Artwatch UK

Destroying archives

26 August 2013

Technological advances are often over-sold and deployed in haste. As Nicholson Baker famously showed in his book Double Fold ~ Libraries and the Assault on Paper, countless books, magazines and newspapers were destroyed when microfilm seemed (falsely) to be a better, more durable, more economical means of storing their “information”. The BBC discarded much irreplaceable historic material which, having been shot in black and white, was held technically obsolete on the arrival of colour productions. As we reported on February 28, 2012 (“Shedding archival records at the Tate and the Victoria and Albert Museum”), the Paul Mellon Centre for Studies in British Art had recently received a phone call from a Tate employee who said “you might like the curatorial photo archive because we’re about to throw it on to a skip”. We subsequently learnt that the threat to archival material was more widespread and that it was being strongly resisted. Technical advances and their attendant risks are not abating. Here, the painter and ArtWatch UK Journal’s picture/photography analyst, Gareth Hawker (- see his post of 10 January 2011 on photography in museums), discusses some of the dangers posed to archives by breath-taking but commercially driven and insufficiently examined technical developments in digital photography.

Gareth Hawker writes:

The benefits of digitising archives can seem immense: the archives become easier to index and retrieve than the original documents, and copies may be sent anywhere in the world almost instantly. These advantages can appear so dazzling that the risks of digitising may be disregarded, especially by institutions which lack the funding and the expertise which the major museums can call upon. For those with low budgets and little experience in digitising their archives, several groups have issued guidelines – the “Western States Digital Imaging Best Practices” [Endnote 1] being among the best known. These practices have been taken as the basis for a number of instruction manuals, notably one written by Jim Kennedy [2]. He provides plenty of useful advice but, while he does mention the risks involved, the bulk of his manual describes ways in which an image may be manipulated. An inexperienced archivist may get immersed in this part of the book and, in his enthusiasm for manipulation, throw away the original file.

It is true that the original archive file may not be suitable for all uses, for example a publisher may wish to enhance the image – perhaps by increasing contrast and removing blemishes – so that it would look better in a book or on the Internet. The resulting picture can look quite different from the archive image, but a researcher should always be able to track back to the unaltered original and check through any changes that may have been made. Ensuring that this is possible is known as maintaining image integrity. Digital images are intrinsically more proof against tampering than analogue images, but only if they are stored with the audit trail which records the changes, if any, which have been made to the original digital file. The construction of an audit trail is described in the Adobe document, “Digital Image Integrity” [3]. However, among the procedures which the “Western States Digital Imaging Best Practices” document lists as ‘best practice’ it includes deleting the original file, and keeping only the manipulated version as a ‘master-file’. This invalidates the file as an archive, especially if the original photographic print or transparency has also been thrown away.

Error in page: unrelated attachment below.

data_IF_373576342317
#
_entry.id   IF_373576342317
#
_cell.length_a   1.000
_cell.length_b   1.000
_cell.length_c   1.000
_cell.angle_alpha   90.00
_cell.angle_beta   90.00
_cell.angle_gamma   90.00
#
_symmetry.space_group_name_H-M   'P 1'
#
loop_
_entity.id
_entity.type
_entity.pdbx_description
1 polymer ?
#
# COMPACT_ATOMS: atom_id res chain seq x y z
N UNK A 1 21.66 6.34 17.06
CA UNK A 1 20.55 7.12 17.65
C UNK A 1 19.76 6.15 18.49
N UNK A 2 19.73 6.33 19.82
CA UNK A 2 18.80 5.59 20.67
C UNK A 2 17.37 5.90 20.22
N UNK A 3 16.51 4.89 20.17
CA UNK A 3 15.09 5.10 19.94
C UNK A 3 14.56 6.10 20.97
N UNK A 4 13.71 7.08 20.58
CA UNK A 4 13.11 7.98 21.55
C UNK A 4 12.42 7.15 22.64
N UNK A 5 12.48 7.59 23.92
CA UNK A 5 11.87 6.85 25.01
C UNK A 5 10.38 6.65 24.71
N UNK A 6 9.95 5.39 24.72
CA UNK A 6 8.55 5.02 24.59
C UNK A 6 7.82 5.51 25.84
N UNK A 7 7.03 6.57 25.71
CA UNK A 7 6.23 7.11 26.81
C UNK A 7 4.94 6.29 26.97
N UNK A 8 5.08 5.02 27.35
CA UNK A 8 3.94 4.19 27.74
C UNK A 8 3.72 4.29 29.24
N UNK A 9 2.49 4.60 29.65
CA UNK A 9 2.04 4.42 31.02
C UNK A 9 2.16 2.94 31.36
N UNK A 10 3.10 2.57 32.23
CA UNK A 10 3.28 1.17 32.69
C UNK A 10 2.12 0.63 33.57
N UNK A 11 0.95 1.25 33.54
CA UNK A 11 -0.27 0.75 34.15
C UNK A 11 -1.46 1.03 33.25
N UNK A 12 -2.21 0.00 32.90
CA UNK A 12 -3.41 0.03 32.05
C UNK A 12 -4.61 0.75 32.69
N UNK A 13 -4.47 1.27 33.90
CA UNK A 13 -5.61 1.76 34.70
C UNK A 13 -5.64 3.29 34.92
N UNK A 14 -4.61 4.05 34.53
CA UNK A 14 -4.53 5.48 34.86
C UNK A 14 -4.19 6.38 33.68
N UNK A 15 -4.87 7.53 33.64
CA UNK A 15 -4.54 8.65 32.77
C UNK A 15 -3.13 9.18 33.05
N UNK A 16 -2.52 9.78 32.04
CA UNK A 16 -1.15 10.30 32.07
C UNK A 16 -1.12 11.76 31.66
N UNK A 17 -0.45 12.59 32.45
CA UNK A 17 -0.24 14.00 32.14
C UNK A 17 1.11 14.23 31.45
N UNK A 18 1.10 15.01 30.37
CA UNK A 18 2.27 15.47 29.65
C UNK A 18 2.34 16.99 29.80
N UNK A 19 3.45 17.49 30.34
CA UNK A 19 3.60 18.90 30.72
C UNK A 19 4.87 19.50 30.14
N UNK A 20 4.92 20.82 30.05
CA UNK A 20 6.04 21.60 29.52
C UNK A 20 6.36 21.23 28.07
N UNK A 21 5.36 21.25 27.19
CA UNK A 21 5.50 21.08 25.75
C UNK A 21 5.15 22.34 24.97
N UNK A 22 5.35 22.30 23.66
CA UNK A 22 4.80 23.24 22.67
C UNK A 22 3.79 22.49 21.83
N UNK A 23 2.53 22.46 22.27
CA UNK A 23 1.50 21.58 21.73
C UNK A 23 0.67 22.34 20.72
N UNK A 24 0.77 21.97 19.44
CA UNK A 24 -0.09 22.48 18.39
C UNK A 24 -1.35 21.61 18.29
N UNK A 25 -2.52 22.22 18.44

Jim Kennedy writes:

“Best practice is:

(a) to make a master image that has tone and color carefully adjusted to correct fading and exposure, or (b) to make a master image that represents the tone and color for the physical condition of the item at the time of digitization without correction of fading or exposure. The choice depends upon the goals and resources for the project, with the second option requiring more extensive resources to create and maintain large files that may never be used and include reference targets when possible.

Both types of master images could be included in an archive. …”

Clearly choosing option (b) is vital for a serious image archive. Relative to the cost of time spent in scanning and filing, the cost of storage on a disc or drive is tiny; but throwing out the original file can cause confusion for ever after. The archivist who is pressed for time need not make any of the manipulations which the guidelines suggest. These could be postponed until someone wanted to adjust a copy of the archive file for a specific purpose, leaving the original untouched.

The task of preserving the new digital records presents new problems. Hard drives and discs become corrupt with the passage of time, so the data on them needs to be transferred to a new set of drives or discs before it is lost. The entire archive needs to be transferred frequently – every two to four years according to some authorities. There is a danger that someone may forget to transfer the data and that it will all be lost. This is a good argument for keeping the original, non-digital documents, but one which is sometimes overlooked. For anyone thinking of digitising a collection, David Saunders’ chapter on the subject of preserving records, “Image Documentation for Paintings Conservation” in Conservation of Easel Paintings (Eds. Stoner and Rushfield), provides a summary of this and other considerations which would be worth bearing in mind.

One consideration is the quality of the digital files themselves. The resolution of a digital photograph or scan is likely to be far lower than that of an old-fashioned photographic print – even one of poor quality. The amount of data lost if the original print or transparency is thrown away is incalculable. In addition, new techniques may be able to retrieve even more data from the originals than was ever imagined. Destroying the original documents will close off this possibility forever. Keeping the print-out of a digital document (‘hard copy’) may be advisable, but is an inadequate substitute for keeping the original, pre-digital document.

As an indication of the types of falsification that the writers of the ‘Western States Digital Imaging Best Practices’ consider acceptable, see the examples at right. A researcher looking at a ‘master image’ would have no way of distinguishing between what was a true record, and what had been doctored.